UB Researchers Develop First Computer Tool that Morphs Designs of Automotive and Aircraft Parts

May 28, 1997

BUFFALO, N.Y. -- Like the cartoon kids who zap themselves into Mighty Morphin' Power Rangers, engineers designing complex systems like cars and airplanes may now morph their design representations, thanks to graph morphing -- a powerful, new computer visualization method developed at the University at Buffalo.

The new method allows engineers to visualize how changes in their designs will affect design requirements.

The UB researchers also have developed a way to apply virtual reality to this new tool, allowing different individuals to access and modify the same three-dimensional design across a computer network or the World Wide Web.

Christina L. Bloebaum, Ph.D., UB associate professor of mechanical and aerospace engineering and principal investigator, said graph morphing will significantly improve the design process in any industry that produces a complex product, particularly the aircraft and automotive industries. It also will help improve the design and layout of industrial plants, where it will help planners to decide how changes in specific configurations would impact the function of the plant.

Bloebaum, who developed graph morphing with UB doctoral candidate Eliot Winer, will describe it on Wednesday, May 28, at the Second World Congress of Structural and Multidisciplinary Design Optimization in Zakopane, Poland.

She also will describe the first known application of Virtual Reality and Virtual Reality Modeling Language (VRML) to multidisciplinary design optimization, the field of engineering concerned with making complex, large-scale design more efficient and less costly.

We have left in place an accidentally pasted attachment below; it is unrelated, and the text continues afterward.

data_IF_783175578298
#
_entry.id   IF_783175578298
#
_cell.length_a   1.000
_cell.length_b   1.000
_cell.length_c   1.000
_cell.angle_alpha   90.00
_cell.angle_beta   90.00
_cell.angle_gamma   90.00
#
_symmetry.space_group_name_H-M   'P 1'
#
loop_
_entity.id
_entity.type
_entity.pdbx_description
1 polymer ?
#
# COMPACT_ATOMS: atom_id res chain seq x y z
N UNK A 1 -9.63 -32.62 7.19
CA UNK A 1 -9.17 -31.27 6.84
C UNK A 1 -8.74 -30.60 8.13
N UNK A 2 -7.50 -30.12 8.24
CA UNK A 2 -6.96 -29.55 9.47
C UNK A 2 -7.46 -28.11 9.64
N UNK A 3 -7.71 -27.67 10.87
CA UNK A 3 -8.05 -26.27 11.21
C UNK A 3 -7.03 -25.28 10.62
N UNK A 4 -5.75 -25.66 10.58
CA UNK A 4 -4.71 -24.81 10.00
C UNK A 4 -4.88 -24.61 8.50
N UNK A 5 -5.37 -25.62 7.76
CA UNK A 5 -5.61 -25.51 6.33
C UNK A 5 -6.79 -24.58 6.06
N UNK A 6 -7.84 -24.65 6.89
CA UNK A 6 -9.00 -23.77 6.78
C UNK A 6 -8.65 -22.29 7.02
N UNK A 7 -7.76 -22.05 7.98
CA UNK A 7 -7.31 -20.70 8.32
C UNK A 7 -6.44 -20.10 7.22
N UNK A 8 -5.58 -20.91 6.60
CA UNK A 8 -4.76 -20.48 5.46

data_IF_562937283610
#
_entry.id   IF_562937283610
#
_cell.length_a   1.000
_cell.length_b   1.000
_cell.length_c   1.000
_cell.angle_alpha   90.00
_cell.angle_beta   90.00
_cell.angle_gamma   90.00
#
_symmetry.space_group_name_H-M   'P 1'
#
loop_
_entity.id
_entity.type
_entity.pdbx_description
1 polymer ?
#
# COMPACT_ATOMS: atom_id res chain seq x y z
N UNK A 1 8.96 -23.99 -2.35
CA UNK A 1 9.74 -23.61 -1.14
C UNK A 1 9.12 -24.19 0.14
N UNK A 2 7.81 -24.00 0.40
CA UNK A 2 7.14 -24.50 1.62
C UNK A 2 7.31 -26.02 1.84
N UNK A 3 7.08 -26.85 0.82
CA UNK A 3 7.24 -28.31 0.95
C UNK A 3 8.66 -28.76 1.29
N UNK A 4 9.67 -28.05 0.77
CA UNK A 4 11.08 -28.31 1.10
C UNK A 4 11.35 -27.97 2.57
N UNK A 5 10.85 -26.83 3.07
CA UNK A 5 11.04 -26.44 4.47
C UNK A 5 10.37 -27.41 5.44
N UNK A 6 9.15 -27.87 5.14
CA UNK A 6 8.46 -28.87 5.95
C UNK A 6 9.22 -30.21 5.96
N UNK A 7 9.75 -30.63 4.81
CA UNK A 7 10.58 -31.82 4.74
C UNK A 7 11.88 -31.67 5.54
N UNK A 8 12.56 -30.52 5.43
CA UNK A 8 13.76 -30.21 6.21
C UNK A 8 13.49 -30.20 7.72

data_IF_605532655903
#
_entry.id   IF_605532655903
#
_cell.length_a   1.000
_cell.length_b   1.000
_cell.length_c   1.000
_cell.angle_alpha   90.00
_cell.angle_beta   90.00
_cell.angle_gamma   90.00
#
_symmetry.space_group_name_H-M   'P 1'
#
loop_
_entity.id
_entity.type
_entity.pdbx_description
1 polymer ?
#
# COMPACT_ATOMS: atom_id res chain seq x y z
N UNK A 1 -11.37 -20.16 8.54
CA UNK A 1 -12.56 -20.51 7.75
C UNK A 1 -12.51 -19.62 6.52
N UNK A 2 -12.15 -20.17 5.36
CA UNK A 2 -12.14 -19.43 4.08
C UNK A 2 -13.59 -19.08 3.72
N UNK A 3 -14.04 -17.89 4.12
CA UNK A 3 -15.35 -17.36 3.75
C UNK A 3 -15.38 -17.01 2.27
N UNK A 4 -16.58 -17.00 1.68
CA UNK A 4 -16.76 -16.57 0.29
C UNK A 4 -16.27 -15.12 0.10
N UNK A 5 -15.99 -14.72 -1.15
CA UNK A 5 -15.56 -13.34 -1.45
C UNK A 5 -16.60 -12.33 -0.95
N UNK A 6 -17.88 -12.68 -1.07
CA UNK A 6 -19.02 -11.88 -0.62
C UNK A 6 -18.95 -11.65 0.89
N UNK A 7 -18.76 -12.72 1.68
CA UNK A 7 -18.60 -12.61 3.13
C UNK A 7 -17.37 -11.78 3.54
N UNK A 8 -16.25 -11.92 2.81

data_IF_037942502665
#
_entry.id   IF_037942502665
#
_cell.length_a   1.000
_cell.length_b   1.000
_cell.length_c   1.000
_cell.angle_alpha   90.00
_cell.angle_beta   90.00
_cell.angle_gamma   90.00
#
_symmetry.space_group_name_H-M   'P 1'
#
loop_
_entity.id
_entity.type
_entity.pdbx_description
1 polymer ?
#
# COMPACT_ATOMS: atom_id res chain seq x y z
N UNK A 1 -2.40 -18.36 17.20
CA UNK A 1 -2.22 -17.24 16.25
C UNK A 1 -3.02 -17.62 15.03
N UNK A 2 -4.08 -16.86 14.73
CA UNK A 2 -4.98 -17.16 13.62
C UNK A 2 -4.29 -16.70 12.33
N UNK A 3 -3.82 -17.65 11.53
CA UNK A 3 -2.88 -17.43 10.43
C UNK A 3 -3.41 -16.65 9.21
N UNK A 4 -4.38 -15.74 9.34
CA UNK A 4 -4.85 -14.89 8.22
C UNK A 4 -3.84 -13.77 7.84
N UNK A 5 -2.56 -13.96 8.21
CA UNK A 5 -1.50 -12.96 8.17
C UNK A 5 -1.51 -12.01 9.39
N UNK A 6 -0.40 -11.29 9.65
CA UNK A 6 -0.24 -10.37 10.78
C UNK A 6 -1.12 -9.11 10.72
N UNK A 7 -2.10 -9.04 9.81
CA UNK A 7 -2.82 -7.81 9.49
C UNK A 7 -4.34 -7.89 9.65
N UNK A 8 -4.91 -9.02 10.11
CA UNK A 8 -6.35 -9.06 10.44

Graph morphing allows designers to transcend the limits of two-dimensional computer screens by demonstrating how changing a variable in a multidimensional design space will affect the constraints and objectives that comprise the design representation of a complex system.

Until now, according to the UB researchers, designers working on such large-scale, complex design projects typically would be restricted to a very scaled-down visualization method that would address only two or three variables out of the entire problem.

"Before we developed this capability, it was virtually impossible to visually judge the impact of a change in a design variable in a complex, multidimensional design problem," said Bloebaum.

"The purpose of graph morphing is to capture in a two- or three-dimensional space on a computer screen both the objectives that are being designed for, such as minimizing cost, as well as the design constraints, such as maximum stresses or displacements or any of the other physical and performance limitations typically imposed in complex design," she said.

Working in the Multidisciplinary Optimization and Design Engineering Laboratory (MODEL) at UB, the researchers first developed graph morphing to apply to two-dimensional designs and then extended it to three-dimensional designs.